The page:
Caring For Your Incision After Surgery
If you are having any symptoms or have any questions, please call 811 to speak with a registered nurse 24 hours a day.
When do I remove the bandage?
Your bandage should be removed the day after surgery. Your healthcare provider may ask you to replace your bandage each day. Most wounds don’t require a bandage after a few days, but you may decide to wear a bandage to protect the incision.
The incision is red. Is this normal?
The edges of a healing incision may be slightly red. Redness is normal, but contact your healthcare provider if the redness is increasing or if it spreads more than half an inch from the wound. Contact your healthcare provider if you see pus in the incision or if the incision is more than mildly tender or painful.
Your healthcare provider may ask you to put an antibiotic cream on the incision. You can buy some antibiotic creams without a prescription.
What do I do if the incision bleeds?
If your bandage becomes bloody, replace it with dry gauze or another bandage. Applying pressure directly to the incision for a few minutes will usually stop the bleeding. If the wound keeps bleeding after you apply pressure, contact your healthcare provider.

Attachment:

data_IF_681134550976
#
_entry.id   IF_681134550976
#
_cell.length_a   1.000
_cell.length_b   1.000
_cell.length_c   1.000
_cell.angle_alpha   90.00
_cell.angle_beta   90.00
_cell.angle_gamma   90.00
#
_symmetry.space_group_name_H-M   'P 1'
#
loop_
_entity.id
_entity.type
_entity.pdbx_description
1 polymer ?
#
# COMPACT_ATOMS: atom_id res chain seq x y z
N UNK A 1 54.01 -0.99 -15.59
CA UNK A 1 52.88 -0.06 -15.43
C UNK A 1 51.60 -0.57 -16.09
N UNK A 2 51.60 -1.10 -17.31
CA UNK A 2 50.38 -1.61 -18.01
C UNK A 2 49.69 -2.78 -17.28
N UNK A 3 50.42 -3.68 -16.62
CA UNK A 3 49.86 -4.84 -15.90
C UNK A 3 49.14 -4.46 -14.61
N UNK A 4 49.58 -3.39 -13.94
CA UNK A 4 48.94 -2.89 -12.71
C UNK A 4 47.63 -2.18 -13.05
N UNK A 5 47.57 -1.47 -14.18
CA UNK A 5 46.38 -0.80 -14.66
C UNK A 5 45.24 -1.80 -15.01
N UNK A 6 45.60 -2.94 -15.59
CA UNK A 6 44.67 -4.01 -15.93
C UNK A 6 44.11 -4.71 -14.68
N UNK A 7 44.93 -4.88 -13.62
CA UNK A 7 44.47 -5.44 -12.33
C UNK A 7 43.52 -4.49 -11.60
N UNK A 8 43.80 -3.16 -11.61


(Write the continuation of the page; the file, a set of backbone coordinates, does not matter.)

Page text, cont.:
Do I need to keep the incision dry?
Keep your incision clean and dry for the first 24 hours. Avoid showering or bathing the first day. Try taking a sponge bath instead. It’s usually okay to wash with soap and water by the second day. Take a shower instead of a bath if you have stitches or skin tape on your incision. Gently towel dry the incision after washing.
Will the stitches be removed?
Internal stitches are absorbed by your body gradually and don’t need to be removed. Your healthcare provider will remove stitches that don’t absorb into the tissues. Stitches are usually removed 3 days to 3 weeks after surgery, depending on where they are and how quickly you heal.
Your healthcare provider may apply skin tape after the stitches are removed. Skin tape provides additional wound support. The tape can be removed in 3 to 7 days. Healing skin may need months to regain most of its strength.
Should I limit my activities?
Limiting movement of the area around your incision improves healing. Avoid activities that could cause your incision to pull apart. Your healthcare provider may ask you to avoid lifting, straining, exercise or sports for the first month or so after surgery. Contact your healthcare provider if the incision pulls apart.
Should I avoid sun exposure?
A healing scar will darken and become more noticeable if it gets sunburned. Limit your sun exposure for the first 6 months after surgery. When you go outdoors during the day, cover your scar with tape or sunscreen.